When there was no clearing done by humans, were all the areas providing "tree-friendly" conditions coated by vast expanses of forest, or were there any naturally occurring grassy plains as there are nowadays (that is resulting from wood cutting, like those in Britain - I reckon that until the logging activities throughout the middle ages, forests there were not scarce either)?

By what means could forest be naturally prevented from spreading wherever there are favorable conditions?

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    No. Some areas are not suited to forests (icefields, deserts, mature peat bogs. Matter of fact if you research, the modern ecological succession ends in peat bog not forest. That said, this is not a history question - this is a question about pre-history and indeed about pre-human ecology. – MCW Aug 28 '16 at 15:18
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    Read about steppe and savannah for starters. – Pieter Geerkens Aug 28 '16 at 16:57
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    "were all the areas providing "tree-friendly" conditions coated by vast expanses of forest" - isn't that rather circular logic? If "tree-friendly" is taken to mean "where trees thrive" then one would assume that those areas would be covered by forest. – KillingTime Aug 28 '16 at 20:19
  • When travelling around Tasmania a couple of years ago, I was surprised to find very large open grassland areas within the central forested parts around Cradle Mountain. Turns out these were natural moorlands - which I imagine would have been around for a long time before human settlement. – user13123 Aug 28 '16 at 23:47


This site, which includes many maps and references, describes how the vegetation cover of Europe has changed over the past 150,000 years. The map shown below shows Europe as it would be sans agriculture today.

Note that there are several types of forest, as well as several types of open land, such as tundra and steppe. Europe lacks large deserts.

enter image description here

This is the vegetation cover which would exist in the absence of agriculture, and which does exist at present in a highly fragmented form. Forest (green) predominates across most of the region, with deciduous forest across central and western Europe, and conifer forest (blue-green) towards the north and east. A steppe (grassland) belt exists in the south-east (yellow), with areas of forest-steppe (pink). Tundra (orange) exists in the far north where the climate is too cold year-round for trees to grow, and mediterranean vegetation - with hard-leaved evergreen shrubs and trees - predominates in parts of southern Europe (red).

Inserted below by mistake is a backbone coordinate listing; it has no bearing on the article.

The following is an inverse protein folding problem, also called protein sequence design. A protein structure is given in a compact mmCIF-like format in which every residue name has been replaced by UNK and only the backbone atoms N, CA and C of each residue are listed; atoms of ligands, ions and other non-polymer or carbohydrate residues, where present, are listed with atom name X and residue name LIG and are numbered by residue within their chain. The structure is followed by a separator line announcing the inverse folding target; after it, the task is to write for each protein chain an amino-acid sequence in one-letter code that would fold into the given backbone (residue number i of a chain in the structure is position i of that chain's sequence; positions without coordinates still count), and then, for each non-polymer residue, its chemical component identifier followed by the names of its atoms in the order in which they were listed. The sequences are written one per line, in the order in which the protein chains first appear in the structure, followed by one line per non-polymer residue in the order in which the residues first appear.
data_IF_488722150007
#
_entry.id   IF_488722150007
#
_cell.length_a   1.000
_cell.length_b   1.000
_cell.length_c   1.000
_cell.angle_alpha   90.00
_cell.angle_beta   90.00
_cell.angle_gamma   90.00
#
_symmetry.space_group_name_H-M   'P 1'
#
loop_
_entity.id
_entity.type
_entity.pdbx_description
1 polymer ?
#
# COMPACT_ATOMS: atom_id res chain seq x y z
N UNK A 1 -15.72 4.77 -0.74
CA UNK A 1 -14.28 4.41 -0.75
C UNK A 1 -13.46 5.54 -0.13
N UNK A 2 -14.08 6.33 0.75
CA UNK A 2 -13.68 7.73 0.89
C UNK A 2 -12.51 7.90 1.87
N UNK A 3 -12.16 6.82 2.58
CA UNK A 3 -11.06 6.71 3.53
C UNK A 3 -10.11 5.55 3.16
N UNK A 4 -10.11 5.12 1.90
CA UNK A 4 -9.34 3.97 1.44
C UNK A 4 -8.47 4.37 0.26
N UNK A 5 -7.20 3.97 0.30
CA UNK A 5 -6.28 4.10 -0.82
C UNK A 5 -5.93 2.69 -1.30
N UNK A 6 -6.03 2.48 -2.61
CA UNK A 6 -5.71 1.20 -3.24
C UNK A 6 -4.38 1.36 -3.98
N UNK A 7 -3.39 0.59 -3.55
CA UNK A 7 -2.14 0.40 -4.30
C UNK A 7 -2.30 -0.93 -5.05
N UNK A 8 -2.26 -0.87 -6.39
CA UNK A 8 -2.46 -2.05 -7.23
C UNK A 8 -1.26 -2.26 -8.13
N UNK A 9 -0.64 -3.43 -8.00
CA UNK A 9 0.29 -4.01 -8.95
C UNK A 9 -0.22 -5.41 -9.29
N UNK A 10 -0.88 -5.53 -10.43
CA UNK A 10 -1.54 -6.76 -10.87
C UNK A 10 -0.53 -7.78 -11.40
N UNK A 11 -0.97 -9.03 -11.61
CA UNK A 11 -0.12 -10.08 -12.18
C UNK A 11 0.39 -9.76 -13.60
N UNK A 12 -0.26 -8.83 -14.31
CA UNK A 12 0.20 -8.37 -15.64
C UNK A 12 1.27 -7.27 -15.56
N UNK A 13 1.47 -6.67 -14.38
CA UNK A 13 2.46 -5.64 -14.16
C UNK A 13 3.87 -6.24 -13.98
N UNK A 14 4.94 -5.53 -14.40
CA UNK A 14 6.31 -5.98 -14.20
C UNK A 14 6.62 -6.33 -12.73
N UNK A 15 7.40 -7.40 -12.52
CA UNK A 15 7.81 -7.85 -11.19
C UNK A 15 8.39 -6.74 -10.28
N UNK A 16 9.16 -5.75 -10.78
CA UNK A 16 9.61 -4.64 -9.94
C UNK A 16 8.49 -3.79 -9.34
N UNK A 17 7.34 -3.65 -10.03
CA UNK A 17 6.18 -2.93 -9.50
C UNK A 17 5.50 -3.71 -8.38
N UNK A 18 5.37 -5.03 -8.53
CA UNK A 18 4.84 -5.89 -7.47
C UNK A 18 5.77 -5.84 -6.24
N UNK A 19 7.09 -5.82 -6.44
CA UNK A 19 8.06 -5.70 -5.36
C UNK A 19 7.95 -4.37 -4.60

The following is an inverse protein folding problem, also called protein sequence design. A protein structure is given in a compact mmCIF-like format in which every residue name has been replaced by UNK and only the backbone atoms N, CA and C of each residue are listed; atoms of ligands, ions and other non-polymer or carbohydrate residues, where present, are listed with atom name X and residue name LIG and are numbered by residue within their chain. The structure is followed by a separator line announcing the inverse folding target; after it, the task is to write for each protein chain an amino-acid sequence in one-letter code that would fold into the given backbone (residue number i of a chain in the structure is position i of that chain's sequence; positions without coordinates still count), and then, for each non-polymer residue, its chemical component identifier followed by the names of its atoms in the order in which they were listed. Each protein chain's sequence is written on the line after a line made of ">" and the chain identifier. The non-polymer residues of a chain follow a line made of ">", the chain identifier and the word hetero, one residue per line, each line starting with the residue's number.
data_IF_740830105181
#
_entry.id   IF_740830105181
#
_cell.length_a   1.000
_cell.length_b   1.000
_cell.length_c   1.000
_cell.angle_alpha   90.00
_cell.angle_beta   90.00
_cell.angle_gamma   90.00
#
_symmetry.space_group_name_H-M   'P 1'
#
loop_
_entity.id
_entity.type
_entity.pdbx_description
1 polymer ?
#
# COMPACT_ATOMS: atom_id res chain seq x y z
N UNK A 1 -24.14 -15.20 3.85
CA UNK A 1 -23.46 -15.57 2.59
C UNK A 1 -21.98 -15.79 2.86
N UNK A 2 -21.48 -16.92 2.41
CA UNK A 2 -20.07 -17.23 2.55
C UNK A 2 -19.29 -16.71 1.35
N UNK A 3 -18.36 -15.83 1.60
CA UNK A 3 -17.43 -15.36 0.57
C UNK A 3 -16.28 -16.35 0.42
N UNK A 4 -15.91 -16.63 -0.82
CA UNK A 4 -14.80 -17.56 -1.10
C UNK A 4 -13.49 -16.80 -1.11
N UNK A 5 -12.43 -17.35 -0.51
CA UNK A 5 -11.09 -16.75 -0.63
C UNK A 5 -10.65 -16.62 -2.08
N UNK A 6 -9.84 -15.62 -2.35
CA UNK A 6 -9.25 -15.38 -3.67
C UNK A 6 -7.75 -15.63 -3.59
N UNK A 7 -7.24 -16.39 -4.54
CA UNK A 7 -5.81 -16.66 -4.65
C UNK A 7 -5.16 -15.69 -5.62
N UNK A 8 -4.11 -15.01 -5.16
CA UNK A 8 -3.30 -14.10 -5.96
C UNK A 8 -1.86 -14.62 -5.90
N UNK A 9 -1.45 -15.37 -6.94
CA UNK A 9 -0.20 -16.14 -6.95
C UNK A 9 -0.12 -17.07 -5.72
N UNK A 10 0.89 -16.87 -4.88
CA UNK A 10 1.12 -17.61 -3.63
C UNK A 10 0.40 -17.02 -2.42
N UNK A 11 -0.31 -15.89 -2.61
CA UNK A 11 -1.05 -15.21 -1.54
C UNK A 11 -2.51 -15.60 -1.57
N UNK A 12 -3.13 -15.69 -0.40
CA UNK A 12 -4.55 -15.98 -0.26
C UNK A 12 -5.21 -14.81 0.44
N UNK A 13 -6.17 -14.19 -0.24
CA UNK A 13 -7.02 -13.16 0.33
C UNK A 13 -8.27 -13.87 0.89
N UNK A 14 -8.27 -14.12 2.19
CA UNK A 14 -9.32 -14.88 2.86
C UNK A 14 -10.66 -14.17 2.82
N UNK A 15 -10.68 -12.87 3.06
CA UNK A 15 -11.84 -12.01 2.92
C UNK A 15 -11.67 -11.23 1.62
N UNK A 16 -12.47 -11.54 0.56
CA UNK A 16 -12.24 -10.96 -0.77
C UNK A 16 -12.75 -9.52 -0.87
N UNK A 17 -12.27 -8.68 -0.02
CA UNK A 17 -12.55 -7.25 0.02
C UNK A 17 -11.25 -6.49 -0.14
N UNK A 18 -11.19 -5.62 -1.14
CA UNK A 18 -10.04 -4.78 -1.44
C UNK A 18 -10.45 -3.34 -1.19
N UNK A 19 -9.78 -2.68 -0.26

• Many thanks for the reply as well as the very informative link. – IronMaidenFanatic Aug 28 '16 at 18:53

Grass is a plant that has evolved to help cause, and itself survive, fires. Most trees don't deal well with fire, particularly in places where there's a dry season. So even without humans, yes grass existed as a plant, and there are various biomes where it naturally takes over.

This might be better understood with this graph based on temperature and annual rainfall. enter image description here

Humans in fact (Hominina to be exact) are viewed by many as one of the two branches of primates to evolve specifically adapted to grasslands when the African Savannah first developed (the other being Baboons). The main problem grasslands pose primates is how to get around without trees to swing from. Baboons solved this by going almost fully quadrapedal. Our branch solved it by going bipedal.

So it would be more accurate to say we didn't make the grass, the grass made us.

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    Actually, trees are built to survive everything short of a crown fire - which won't occur in a forest that is allowed to have regular brush fires every decade or so. Grass is designed to burn off in a brush fire and move in rapidly to hold the soil in pace. In fact many softwood species (all the pines produce seeds cones that require hot temperatures to open and release their seeds. – Pieter Geerkens Aug 28 '16 at 16:55
  • Trees struggle in, for instance, cold temperatures (where tundra and muskeg occur naturally since trees can't survive) and in area such as Calgary subject to extreme winter chinooks. See also alpine meadows. – Pieter Geerkens Aug 28 '16 at 16:58
  • The sequoia and redwoods of California are hundreds of years old, in a climate very subject to large frequent fires. How is that compatible with "trees don't deal well with fire"? – Pieter Geerkens Aug 28 '16 at 17:00
  • Big trees deal with it a lot better than young trees. You might not think that's a big problem looking at a forest of mature trees, but if the fires are happening every single year, so no small trees ever get to become big.. – T.E.D. Aug 28 '16 at 17:03
  • ...and of course some trees have adapted better than others. Where I live is natural border between the two biomes in the USA, and our predominant tree is Blackjack Oak. These trees are unusually fire-resistant, and grow fast to nearly full height. But still, if there are enough fires, they can't make it. The aftermath of a fire in a blackjack stand is not pretty, but a few trees will regrow. – T.E.D. Aug 28 '16 at 17:11

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